These characteristics of the messenger of Allah can be fully found only in Jesus Christ who is not only a prophet who shares the words of God but is also the Word of God. He is not only a priest but the high priest who offered himself. He is not only the messenger of the covenant of peace, life, and justice but also the sacrifice of the only covenant that makes our worship and offerings pleasing to our Great Allah. The Greatness of Allah is seen in the greatness of the messenger of Allah who lived a sinless life and yet died like a criminal! The greatness of Allah as a loving Father is seen in loving us so much to the extent of leading his best and perfect messenger to the cross. The messenger of Allah died on the cross to disclose the extent of the Father’s love (John 3: 16). The messenger of Allah was also raised from the dead to reveal the power of Allah. In conclusion, Arab Christians can testify that Allah is great in both his love and his power.
HOME | Israel | Palestine | Jordan | Egypt | Syria | Lebanon | North Africa | Persian Gulf | Other | Features | Opinion | Top Stories | Book Reviews | Archeology | Essays | Devotions© 2011 COME and SEE | RSS | Contact Us | Who Are We | Local Ministries
Developed By: Yafita | Design By: Tony Bathich
You asked a very good question. Imad Shehadeh provides a good answer in his article "Do Christians and Muslims Believe in the Same God?" It is in Biblia sacra 161 (2004): 14-26. He also raises the same issue in the journal of MEATE 3 (2007): 1-9. Although I disagree with him in few details, I think that he is right in pointing out that the nature of God (Allah) in Islam and Christianity is not the same. His discussion on the semantic issue might be helpful.
None the less I enjoyed the teaching. I know I will be reading this book in new light. Many blessings Brother- Renee & Gidon Shmuel
Of course Arab Christians don't use the word Allah in the exact same way that Muslims use it. For example, I have said in my essay that Arab Christians use the word Allah to refer to the triune God. Obviously, Muslims don't see Allah in the same way.
Last, there is a spectrum of words that are used in the worship of Arab Christians. These include but are not limited to "Yesu3 = Jesus"; "alaab=the Father"; Ruh Allah=Spirit of God; Alruh alquds=Holy Spirit. There are also many names for God. The Arabic language is very rich. However, it is worth noting that the word "Allah" is adominant word in the Arabic Bible.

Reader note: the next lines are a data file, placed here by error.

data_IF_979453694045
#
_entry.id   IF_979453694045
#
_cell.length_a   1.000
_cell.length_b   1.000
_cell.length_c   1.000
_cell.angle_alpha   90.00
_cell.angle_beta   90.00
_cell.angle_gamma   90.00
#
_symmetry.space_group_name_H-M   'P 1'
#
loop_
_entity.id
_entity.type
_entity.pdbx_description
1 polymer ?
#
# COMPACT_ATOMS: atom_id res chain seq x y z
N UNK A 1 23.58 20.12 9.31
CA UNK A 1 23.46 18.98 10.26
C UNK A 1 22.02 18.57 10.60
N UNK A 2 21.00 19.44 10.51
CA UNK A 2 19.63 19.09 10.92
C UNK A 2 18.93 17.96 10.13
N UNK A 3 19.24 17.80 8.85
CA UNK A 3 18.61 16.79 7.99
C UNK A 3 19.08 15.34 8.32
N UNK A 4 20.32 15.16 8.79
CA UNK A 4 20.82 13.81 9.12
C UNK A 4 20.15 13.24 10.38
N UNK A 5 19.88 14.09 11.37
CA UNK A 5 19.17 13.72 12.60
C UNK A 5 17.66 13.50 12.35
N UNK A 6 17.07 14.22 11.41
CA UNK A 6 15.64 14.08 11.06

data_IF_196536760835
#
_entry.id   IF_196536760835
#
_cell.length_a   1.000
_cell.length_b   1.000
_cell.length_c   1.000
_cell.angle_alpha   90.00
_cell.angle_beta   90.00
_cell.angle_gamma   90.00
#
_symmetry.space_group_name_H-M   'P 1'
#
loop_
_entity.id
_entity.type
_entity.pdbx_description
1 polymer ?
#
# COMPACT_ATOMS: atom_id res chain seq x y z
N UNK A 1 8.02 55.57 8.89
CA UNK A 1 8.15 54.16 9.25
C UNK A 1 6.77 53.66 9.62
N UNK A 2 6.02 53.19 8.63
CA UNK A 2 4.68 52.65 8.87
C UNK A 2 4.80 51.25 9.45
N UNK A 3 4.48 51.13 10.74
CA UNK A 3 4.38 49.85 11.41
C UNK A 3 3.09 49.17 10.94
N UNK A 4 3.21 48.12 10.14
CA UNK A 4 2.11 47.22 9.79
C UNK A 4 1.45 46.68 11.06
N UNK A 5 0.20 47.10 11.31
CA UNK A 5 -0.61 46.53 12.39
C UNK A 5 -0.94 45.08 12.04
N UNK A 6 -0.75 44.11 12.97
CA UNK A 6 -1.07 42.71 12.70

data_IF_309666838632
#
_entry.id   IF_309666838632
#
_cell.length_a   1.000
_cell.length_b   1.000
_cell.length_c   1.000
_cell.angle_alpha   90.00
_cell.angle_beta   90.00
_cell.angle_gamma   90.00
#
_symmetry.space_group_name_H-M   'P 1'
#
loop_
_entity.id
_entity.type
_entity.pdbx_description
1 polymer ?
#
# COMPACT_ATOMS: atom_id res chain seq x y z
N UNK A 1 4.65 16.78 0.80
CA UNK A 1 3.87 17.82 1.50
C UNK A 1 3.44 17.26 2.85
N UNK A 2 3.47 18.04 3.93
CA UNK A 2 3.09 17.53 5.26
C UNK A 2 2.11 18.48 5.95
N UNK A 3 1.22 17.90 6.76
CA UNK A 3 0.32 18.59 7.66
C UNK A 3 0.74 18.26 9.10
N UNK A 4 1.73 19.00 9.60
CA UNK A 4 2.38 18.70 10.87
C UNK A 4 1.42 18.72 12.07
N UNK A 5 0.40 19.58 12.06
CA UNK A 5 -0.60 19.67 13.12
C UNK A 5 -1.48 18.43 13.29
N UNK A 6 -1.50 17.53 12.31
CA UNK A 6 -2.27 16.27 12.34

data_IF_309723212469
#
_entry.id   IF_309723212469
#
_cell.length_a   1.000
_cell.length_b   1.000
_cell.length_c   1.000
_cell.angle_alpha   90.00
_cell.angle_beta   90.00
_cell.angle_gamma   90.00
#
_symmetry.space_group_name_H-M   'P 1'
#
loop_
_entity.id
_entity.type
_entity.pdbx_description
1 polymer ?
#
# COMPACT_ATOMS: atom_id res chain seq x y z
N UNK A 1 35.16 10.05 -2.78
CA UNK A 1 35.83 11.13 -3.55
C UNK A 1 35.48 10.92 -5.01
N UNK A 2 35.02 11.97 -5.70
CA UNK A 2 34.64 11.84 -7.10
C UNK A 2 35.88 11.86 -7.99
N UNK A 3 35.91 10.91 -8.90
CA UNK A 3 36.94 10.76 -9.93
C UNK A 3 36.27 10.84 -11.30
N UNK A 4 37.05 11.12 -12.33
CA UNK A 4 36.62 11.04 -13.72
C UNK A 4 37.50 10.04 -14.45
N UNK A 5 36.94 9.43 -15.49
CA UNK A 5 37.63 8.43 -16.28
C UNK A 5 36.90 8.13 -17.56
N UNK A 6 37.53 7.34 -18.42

themselves "martyrs." These "martyrs" find out the truth on the other side of the veil. The god
of this world uses "Allah" to blind the eyes of the people of this world and in his name millions
of innocents have been butchered, as it continues to this day. Y'shua is the Way the Truth
and the Life.
But who decides between the different interpretations of how people view the God of the Bible. Here we have to be patient and not jump to conclusions. If the Bible had the freedom to allow many names for God and describe Him in more than one language and culture (Greek, Hebrew, Aramaic), then we need to allow a plurality of theological perspectives without denying the unity of Truth. Here I add that our diverse cultural perspectives are not a curse that we need to dismiss but a dialogue partner that we need to bring to our worship as we meet God in the pages of the Bible. If Muslims and Arab Christians call God Allah then let them be part of the dialgoue and let the global church as well as the Bible point out their good contributions as well as their faults. If I call God by the name of Allah and then say that He is a triune God and subscribe to the council of Nicea (325 AD) and to the doctrines of the church that assert the true nature of God and of Christ the son of God, then what is your problem? Explain it to me so that we can further our discussion. But don't tell me that because I speak differently and talk differently then you will not talk to me!
What amazes me more is the fact that readers are not willing to discuss.
Your approach deals with issues that others are afrais of addressing.
Thanks for the freshness of thought.
God is love